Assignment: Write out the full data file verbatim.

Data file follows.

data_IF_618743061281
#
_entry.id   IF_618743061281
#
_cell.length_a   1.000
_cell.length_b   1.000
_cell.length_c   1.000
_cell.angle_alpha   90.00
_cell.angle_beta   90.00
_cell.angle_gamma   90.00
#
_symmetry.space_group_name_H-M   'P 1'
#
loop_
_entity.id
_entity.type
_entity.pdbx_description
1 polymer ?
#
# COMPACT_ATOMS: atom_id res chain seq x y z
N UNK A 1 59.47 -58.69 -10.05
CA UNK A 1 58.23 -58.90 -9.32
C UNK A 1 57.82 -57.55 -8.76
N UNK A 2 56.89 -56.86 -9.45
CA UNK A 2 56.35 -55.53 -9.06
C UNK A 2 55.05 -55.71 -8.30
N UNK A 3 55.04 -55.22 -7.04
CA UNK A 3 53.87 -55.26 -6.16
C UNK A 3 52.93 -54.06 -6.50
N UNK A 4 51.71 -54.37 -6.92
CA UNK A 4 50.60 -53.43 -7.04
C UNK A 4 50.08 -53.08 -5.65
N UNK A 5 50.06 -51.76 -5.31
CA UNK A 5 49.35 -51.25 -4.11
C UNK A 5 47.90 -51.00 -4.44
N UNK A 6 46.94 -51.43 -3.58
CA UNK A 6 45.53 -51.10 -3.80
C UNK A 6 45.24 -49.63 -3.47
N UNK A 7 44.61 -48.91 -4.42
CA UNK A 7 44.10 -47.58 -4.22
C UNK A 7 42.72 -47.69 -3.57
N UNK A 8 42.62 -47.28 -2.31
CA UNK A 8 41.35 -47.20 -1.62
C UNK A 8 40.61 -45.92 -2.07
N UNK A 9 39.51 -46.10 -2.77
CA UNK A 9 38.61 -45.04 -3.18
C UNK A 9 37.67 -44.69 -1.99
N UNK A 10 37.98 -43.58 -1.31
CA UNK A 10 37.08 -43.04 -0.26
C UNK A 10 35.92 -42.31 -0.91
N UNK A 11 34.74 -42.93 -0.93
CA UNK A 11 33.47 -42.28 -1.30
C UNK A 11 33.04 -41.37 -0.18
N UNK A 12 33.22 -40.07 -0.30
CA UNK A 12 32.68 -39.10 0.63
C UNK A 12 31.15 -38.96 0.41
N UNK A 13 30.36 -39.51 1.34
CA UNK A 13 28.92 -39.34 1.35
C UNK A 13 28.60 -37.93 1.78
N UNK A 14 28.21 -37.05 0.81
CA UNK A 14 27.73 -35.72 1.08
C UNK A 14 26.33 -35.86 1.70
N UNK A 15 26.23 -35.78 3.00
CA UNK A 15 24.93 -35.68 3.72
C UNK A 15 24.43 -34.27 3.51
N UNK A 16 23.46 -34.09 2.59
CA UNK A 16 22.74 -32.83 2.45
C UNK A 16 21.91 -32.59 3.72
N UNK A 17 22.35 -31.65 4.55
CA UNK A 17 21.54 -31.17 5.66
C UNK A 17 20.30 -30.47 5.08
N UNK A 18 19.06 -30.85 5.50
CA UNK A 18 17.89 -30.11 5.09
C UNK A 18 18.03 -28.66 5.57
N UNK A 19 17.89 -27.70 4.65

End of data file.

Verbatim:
data_IF_618743061281
#
_entry.id   IF_618743061281
#
_cell.length_a   1.000
_cell.length_b   1.000
_cell.length_c   1.000
_cell.angle_alpha   90.00
_cell.angle_beta   90.00
_cell.angle_gamma   90.00
#
_symmetry.space_group_name_H-M   'P 1'
#
loop_
_entity.id
_entity.type
_entity.pdbx_description
1 polymer ?
#
# COMPACT_ATOMS: atom_id res chain seq x y z
N UNK A 1 59.47 -58.69 -10.05
CA UNK A 1 58.23 -58.90 -9.32
C UNK A 1 57.82 -57.55 -8.76
N UNK A 2 56.89 -56.86 -9.45
CA UNK A 2 56.35 -55.53 -9.06
C UNK A 2 55.05 -55.71 -8.30
N UNK A 3 55.04 -55.22 -7.04
CA UNK A 3 53.87 -55.26 -6.16
C UNK A 3 52.93 -54.06 -6.50
N UNK A 4 51.71 -54.37 -6.92
CA UNK A 4 50.60 -53.43 -7.04
C UNK A 4 50.08 -53.08 -5.65
N UNK A 5 50.06 -51.76 -5.31
CA UNK A 5 49.35 -51.25 -4.11
C UNK A 5 47.90 -51.00 -4.44
N UNK A 6 46.94 -51.43 -3.58
CA UNK A 6 45.53 -51.10 -3.80
C UNK A 6 45.24 -49.63 -3.47
N UNK A 7 44.61 -48.91 -4.42
CA UNK A 7 44.10 -47.58 -4.22
C UNK A 7 42.72 -47.69 -3.57
N UNK A 8 42.62 -47.28 -2.31
CA UNK A 8 41.35 -47.20 -1.62
C UNK A 8 40.61 -45.92 -2.07
N UNK A 9 39.51 -46.10 -2.77
CA UNK A 9 38.61 -45.04 -3.18
C UNK A 9 37.67 -44.69 -1.99
N UNK A 10 37.98 -43.58 -1.31
CA UNK A 10 37.08 -43.04 -0.26
C UNK A 10 35.92 -42.31 -0.91
N UNK A 11 34.74 -42.93 -0.93
CA UNK A 11 33.47 -42.28 -1.30
C UNK A 11 33.04 -41.37 -0.18
N UNK A 12 33.22 -40.07 -0.30
CA UNK A 12 32.68 -39.10 0.63
C UNK A 12 31.15 -38.96 0.41
N UNK A 13 30.36 -39.51 1.34
CA UNK A 13 28.92 -39.34 1.35
C UNK A 13 28.60 -37.93 1.78
N UNK A 14 28.21 -37.05 0.81
CA UNK A 14 27.73 -35.72 1.08
C UNK A 14 26.33 -35.86 1.70
N UNK A 15 26.23 -35.78 3.00
CA UNK A 15 24.93 -35.68 3.72
C UNK A 15 24.43 -34.27 3.51
N UNK A 16 23.46 -34.09 2.59
CA UNK A 16 22.74 -32.83 2.45
C UNK A 16 21.91 -32.59 3.72
N UNK A 17 22.35 -31.65 4.55
CA UNK A 17 21.54 -31.17 5.66
C UNK A 17 20.30 -30.47 5.08
N UNK A 18 19.06 -30.85 5.50
CA UNK A 18 17.89 -30.11 5.09
C UNK A 18 18.03 -28.66 5.57
N UNK A 19 17.89 -27.70 4.65